an apartment building appears to have been
in the early 1950's and included sheetrock-
ing and new molding and bath fixtures. The
building fell into serious disrepair with leaky
plumbing leading to the complete gutting of
the four kitchens. After standing vacant for
six years, the Trulys purchased the building
in late 1978. Maximizing the use of existing
interior walls, remodeling as a single family
dwelling involved moving doorways, remov-
ing many partitions and opening the main
entry-stairway area. Finally, new plumbing,
wiring, kitchen, baths, sheetrock and inter-
ior moldings were added. This residence il-
lustrates an innovative conversion of multi-
family to single family housing.
131 N. Clinton
Barbara and Stanley Statser bought this
house in 1976 after discovering Winnetka
Heights through the Urban Pioneer Tour of
1975. The house was built in 1917 as a single
family, frame residence. The first owners
were George Crask and his family who
owned it until the 1930's. He converted it to
three apartments and had it bricked in 1925.
The first priority was the kitchen. With
help from the DP&L home planning depart-
ment and Barbara's dad, who is a bricklayer,
it was transformed from a small, ugly kit-
chen to what you see today. The brick wall
is made from Chicago antique brick. The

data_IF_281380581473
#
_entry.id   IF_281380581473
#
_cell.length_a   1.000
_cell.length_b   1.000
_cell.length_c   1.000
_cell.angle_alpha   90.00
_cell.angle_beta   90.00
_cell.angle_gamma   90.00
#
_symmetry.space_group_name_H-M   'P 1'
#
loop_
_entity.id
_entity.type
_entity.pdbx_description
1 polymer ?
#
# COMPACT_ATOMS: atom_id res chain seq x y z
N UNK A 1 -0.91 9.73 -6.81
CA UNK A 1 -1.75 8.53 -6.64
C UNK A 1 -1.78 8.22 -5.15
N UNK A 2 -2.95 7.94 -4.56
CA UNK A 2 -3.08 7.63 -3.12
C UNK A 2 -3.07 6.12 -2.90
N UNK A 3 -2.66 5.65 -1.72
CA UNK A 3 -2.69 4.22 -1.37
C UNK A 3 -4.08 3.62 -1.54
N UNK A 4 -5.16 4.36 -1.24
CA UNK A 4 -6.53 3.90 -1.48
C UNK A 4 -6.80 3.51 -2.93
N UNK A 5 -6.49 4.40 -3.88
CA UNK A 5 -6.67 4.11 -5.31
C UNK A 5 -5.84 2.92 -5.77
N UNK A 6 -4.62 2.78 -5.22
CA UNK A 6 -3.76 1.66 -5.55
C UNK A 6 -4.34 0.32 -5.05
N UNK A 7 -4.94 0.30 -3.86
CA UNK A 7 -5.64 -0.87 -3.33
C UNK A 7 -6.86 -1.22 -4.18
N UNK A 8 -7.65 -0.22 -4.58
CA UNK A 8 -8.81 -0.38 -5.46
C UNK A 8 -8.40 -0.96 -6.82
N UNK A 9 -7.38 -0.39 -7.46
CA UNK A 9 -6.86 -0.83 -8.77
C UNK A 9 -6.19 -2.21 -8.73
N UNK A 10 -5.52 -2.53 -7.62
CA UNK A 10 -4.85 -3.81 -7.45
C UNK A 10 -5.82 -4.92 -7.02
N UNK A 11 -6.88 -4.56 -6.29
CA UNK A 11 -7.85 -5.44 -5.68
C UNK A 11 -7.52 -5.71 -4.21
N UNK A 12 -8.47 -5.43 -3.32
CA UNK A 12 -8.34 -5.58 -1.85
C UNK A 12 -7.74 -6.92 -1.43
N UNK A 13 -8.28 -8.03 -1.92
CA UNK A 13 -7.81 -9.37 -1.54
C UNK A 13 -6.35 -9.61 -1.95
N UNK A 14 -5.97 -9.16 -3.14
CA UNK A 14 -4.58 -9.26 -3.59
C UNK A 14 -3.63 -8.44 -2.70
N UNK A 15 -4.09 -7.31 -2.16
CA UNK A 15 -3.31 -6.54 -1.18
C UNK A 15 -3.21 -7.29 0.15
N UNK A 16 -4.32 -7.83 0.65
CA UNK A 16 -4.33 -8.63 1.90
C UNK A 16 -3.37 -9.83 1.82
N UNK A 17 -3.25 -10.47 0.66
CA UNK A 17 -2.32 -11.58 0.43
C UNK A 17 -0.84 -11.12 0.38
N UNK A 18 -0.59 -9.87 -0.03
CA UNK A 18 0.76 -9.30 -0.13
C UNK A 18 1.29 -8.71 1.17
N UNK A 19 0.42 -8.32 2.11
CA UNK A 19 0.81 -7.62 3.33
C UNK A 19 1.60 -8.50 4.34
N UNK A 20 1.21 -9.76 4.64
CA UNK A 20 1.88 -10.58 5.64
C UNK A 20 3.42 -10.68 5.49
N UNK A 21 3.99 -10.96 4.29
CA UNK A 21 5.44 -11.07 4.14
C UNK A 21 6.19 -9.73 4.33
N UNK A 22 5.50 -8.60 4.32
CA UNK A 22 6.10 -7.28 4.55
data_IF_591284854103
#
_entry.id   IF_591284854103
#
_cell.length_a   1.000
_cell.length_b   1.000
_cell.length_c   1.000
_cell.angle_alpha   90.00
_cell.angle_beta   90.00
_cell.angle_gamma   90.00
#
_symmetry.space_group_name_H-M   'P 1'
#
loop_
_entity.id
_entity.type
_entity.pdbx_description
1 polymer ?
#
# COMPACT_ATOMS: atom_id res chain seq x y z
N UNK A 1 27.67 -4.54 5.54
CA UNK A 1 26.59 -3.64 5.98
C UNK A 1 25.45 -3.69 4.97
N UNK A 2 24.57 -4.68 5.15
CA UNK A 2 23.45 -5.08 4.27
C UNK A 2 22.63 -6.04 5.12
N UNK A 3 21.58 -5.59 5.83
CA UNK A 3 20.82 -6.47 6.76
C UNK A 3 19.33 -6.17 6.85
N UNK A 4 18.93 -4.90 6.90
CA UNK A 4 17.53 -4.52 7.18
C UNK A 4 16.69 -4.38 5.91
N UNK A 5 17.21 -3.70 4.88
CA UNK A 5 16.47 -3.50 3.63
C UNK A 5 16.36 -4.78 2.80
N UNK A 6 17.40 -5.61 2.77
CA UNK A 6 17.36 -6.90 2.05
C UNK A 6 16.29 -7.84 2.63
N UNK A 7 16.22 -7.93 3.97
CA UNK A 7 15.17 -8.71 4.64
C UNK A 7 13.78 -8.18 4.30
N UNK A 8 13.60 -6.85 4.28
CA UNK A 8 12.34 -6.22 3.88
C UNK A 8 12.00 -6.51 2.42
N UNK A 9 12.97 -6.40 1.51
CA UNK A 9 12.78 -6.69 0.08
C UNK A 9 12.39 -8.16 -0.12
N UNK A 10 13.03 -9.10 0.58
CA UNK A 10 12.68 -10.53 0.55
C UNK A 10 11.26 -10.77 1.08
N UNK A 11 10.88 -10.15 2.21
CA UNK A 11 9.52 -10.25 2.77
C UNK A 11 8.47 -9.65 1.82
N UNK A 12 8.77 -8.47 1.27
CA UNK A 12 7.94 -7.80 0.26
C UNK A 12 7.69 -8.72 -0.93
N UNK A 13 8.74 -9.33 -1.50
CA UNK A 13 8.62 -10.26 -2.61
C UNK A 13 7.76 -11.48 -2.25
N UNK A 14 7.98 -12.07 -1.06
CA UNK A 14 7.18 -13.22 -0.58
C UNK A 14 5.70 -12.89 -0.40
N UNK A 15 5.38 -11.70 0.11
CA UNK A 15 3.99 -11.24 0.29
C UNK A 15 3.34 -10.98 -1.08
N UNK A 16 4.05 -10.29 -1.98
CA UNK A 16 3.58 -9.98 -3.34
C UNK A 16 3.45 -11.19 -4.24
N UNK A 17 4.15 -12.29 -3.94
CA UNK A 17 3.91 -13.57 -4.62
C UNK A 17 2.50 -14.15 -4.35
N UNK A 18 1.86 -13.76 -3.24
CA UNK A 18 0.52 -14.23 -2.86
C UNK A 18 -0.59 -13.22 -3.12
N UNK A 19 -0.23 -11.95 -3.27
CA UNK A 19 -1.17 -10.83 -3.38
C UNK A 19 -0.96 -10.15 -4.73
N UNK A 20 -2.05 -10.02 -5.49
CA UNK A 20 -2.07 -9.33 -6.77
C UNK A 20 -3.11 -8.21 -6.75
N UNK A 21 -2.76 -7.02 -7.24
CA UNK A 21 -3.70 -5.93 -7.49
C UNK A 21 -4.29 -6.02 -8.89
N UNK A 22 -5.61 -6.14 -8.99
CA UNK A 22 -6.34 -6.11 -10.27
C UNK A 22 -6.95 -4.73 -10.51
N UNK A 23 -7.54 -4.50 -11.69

colors are from signs that were painted on
There's still plenty to do but the end is
finally in sight. Both Barbara and Stanley
agreed they can't imagine ever leaving the
home they have worked on so hard.
Thomas Alan Hord, Jr.-whose grand-
father's log cabin still stands near the Dallas
zoo-spent his honeymoon at 718 Wood-
lawn with his bride, Mary Ethel Robinson.
The couple lived in the spacious frame home,
built in 1913, until their deathsin the 1970's.
Restoration, which for starters included
leveling the foundation, updating wiring
and plumbing and installing central heat and
air conditioning, began in August, 1978.
Seven months later, owner P. M. Butturini
was able to move in and begin the final stage
of restoration: stripping woodwork, paint-
ing and papering.
The house features numerous window
seats, a quaint stone garage, a front door
surrounded by small panes of glass and sev-
eral wrought iron lanterns, made by Mr.
Hord, which hang on all four sides.
222 S. Windomere
When Ralph and Jeannine Reynolds first
saw this house it was covered with pink as-
bestos siding and had a concrete porch with
wrought iron trim. In their words, ". . . it